When I lived in a city and commuted via transit, it was often more convenient for me to frequent the local stores I walked past everyday than to go out of my way to a supermarket, big box store, or my nearest mall.

Effect on Public Health

At Strong Towns, we often talk about how the design of our streets and roads can be dangerous for all users - including drivers, cyclists, and pedestrians. According to the Center of Disease Control and Prevention, motor vehicles crashes are the leading cause of death for Americans between the age of 5 and 34. There's also a heavy correlation between car usage and obesity. This shouldn't seem too surprising, as we've replaced the primary form of exercise throughout human history, the act of getting from A to B, with mostly sitting in a seat. Add to that the health effects of local air pollution caused by vehicle exhaust. The latter may be solved by the adoption of cleaner fuels and electric vehicles, but not the preventable deaths, injuries, and health risks associated with obesity and a sedentary lifestyle.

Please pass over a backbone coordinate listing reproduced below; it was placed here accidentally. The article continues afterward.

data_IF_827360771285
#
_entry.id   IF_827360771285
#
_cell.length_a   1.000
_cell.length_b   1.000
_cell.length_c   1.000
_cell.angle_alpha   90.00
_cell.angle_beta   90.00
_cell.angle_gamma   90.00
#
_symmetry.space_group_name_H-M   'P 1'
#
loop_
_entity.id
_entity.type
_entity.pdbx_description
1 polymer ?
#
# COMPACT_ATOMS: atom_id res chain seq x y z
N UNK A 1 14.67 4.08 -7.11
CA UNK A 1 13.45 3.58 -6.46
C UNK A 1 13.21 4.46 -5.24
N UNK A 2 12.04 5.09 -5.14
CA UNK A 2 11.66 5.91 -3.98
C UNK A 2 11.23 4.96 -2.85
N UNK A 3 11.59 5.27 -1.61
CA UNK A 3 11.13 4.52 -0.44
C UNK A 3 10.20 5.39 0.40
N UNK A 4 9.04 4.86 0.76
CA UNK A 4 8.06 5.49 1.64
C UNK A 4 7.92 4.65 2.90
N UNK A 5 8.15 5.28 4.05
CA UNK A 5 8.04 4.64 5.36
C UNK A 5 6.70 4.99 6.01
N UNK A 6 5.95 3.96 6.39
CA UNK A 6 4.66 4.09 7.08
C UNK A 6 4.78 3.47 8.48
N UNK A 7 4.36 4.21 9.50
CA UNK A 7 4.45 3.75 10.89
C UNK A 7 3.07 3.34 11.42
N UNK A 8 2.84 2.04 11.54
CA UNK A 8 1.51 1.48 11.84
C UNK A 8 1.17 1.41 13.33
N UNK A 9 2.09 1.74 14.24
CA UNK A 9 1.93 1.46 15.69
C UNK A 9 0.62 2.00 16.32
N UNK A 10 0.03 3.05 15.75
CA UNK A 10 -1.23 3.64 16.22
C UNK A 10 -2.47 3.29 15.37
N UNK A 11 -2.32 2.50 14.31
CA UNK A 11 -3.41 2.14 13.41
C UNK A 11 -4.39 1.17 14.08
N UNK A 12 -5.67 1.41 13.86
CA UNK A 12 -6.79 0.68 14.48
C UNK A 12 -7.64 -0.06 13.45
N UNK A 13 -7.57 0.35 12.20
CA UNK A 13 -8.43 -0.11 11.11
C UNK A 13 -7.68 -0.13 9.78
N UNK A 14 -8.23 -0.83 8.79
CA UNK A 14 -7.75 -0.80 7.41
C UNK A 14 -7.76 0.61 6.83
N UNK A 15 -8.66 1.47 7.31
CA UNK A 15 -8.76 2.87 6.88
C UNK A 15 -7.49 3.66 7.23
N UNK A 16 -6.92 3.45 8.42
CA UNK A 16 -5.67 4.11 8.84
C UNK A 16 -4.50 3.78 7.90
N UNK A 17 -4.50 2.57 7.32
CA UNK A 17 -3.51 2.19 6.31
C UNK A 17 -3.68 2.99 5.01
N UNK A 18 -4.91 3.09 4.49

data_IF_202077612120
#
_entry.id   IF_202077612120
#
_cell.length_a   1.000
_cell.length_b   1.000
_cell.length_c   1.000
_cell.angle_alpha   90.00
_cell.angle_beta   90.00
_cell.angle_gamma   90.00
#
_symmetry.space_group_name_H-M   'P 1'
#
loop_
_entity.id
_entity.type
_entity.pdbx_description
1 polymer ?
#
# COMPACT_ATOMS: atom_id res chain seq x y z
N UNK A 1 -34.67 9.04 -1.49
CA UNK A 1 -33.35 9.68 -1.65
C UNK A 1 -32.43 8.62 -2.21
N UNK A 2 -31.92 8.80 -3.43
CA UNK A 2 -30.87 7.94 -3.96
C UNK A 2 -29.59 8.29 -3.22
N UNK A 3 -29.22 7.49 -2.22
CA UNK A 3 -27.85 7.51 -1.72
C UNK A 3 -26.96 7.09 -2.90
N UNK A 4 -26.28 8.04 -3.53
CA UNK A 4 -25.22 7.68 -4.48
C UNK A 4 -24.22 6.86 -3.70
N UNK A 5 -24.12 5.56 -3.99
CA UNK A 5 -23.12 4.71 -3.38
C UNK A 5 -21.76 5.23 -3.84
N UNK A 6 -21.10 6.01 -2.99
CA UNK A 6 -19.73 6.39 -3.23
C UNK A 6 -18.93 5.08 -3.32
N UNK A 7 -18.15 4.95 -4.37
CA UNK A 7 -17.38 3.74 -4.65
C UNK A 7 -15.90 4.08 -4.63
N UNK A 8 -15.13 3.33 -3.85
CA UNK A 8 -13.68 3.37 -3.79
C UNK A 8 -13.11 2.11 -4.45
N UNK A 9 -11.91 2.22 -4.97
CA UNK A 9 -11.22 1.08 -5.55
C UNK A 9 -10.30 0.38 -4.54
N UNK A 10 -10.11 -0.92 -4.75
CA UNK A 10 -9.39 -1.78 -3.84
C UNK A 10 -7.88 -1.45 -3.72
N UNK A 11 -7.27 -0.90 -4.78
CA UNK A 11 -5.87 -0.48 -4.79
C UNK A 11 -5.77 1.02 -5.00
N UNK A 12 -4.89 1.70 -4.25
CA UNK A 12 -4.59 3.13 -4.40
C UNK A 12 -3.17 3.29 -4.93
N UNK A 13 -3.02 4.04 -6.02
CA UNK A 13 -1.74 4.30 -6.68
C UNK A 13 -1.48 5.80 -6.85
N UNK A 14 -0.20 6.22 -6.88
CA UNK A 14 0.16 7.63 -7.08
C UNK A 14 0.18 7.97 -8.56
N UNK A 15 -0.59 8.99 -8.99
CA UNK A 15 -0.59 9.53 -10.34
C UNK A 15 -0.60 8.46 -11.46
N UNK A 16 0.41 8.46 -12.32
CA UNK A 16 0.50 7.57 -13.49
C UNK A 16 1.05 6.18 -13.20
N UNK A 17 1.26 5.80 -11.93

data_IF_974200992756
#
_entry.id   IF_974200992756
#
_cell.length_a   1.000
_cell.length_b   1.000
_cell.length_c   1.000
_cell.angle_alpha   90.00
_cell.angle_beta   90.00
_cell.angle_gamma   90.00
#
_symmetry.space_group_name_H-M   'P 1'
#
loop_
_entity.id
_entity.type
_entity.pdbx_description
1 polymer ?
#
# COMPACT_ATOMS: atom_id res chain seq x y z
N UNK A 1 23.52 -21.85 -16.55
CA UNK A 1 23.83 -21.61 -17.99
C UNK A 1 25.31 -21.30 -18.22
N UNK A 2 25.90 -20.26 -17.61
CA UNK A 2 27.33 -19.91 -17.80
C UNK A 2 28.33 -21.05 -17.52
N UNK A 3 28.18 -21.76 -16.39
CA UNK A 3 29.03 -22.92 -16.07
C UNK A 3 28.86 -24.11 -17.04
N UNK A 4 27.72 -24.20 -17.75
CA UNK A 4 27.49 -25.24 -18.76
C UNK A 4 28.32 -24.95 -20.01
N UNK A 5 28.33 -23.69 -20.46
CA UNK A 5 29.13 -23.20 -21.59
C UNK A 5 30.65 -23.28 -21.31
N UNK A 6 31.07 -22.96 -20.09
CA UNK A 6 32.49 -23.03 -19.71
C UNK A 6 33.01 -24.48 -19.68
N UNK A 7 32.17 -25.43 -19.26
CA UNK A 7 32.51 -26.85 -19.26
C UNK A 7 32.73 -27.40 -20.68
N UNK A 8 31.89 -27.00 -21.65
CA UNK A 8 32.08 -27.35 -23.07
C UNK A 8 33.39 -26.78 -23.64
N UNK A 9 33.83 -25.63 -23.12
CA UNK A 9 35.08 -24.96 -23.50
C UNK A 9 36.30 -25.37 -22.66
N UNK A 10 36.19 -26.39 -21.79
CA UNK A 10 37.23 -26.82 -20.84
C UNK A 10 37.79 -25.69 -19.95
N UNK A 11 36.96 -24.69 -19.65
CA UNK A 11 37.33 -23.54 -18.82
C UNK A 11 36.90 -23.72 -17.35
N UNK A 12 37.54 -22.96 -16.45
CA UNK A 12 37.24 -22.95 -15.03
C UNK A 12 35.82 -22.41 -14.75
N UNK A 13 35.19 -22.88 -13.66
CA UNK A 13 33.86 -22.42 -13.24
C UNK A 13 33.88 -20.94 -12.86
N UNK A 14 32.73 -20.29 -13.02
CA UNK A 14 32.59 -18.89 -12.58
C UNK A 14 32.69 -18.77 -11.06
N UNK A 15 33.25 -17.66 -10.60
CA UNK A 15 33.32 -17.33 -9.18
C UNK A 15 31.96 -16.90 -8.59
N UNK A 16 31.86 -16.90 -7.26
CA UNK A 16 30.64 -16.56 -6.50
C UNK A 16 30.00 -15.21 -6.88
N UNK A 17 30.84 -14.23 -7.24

I have presented a handful of reasons why car dependency is bad outside of the typical arguments of parking, traffic, and oil dependency. Walkable, human-oriented communities tend to be the happiest and healthiest, where the younger generation is looking to live, and the most financially productive types of places to build and retain. Creating human oriented communities is the essence of creating a Strong Town. There is so much great advice on this site to help you get started.